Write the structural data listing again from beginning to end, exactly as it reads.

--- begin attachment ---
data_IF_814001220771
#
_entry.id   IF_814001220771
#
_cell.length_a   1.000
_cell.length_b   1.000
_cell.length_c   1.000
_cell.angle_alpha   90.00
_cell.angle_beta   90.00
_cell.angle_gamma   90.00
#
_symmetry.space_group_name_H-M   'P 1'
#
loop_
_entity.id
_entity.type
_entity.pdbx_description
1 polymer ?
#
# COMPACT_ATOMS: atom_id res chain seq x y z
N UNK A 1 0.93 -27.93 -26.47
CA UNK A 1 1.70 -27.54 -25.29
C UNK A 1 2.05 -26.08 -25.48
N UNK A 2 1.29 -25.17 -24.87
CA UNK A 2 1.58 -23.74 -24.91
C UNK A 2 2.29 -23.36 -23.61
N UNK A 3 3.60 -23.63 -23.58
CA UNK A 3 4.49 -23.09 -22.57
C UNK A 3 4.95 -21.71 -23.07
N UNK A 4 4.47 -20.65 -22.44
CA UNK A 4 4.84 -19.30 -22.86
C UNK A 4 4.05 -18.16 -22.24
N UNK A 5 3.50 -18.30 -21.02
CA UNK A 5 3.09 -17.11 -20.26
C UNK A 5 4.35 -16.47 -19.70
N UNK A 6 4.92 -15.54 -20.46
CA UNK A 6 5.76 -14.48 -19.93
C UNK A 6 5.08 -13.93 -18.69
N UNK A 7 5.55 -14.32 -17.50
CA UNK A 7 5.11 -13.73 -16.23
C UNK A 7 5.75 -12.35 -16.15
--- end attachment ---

data_IF_814001220771
#
_entry.id   IF_814001220771
#
_cell.length_a   1.000
_cell.length_b   1.000
_cell.length_c   1.000
_cell.angle_alpha   90.00
_cell.angle_beta   90.00
_cell.angle_gamma   90.00
#
_symmetry.space_group_name_H-M   'P 1'
#
loop_
_entity.id
_entity.type
_entity.pdbx_description
1 polymer ?
#
# COMPACT_ATOMS: atom_id res chain seq x y z
N UNK A 1 0.93 -27.93 -26.47
CA UNK A 1 1.70 -27.54 -25.29
C UNK A 1 2.05 -26.08 -25.48
N UNK A 2 1.29 -25.17 -24.87
CA UNK A 2 1.58 -23.74 -24.91
C UNK A 2 2.29 -23.36 -23.61
N UNK A 3 3.60 -23.63 -23.58
CA UNK A 3 4.49 -23.09 -22.57
C UNK A 3 4.95 -21.71 -23.07
N UNK A 4 4.47 -20.65 -22.44
CA UNK A 4 4.84 -19.30 -22.86
C UNK A 4 4.05 -18.16 -22.24
N UNK A 5 3.50 -18.30 -21.02
CA UNK A 5 3.09 -17.11 -20.26
C UNK A 5 4.35 -16.47 -19.70
N UNK A 6 4.92 -15.54 -20.46
CA UNK A 6 5.76 -14.48 -19.93
C UNK A 6 5.08 -13.93 -18.69
N UNK A 7 5.55 -14.32 -17.50
CA UNK A 7 5.11 -13.73 -16.23
C UNK A 7 5.75 -12.35 -16.15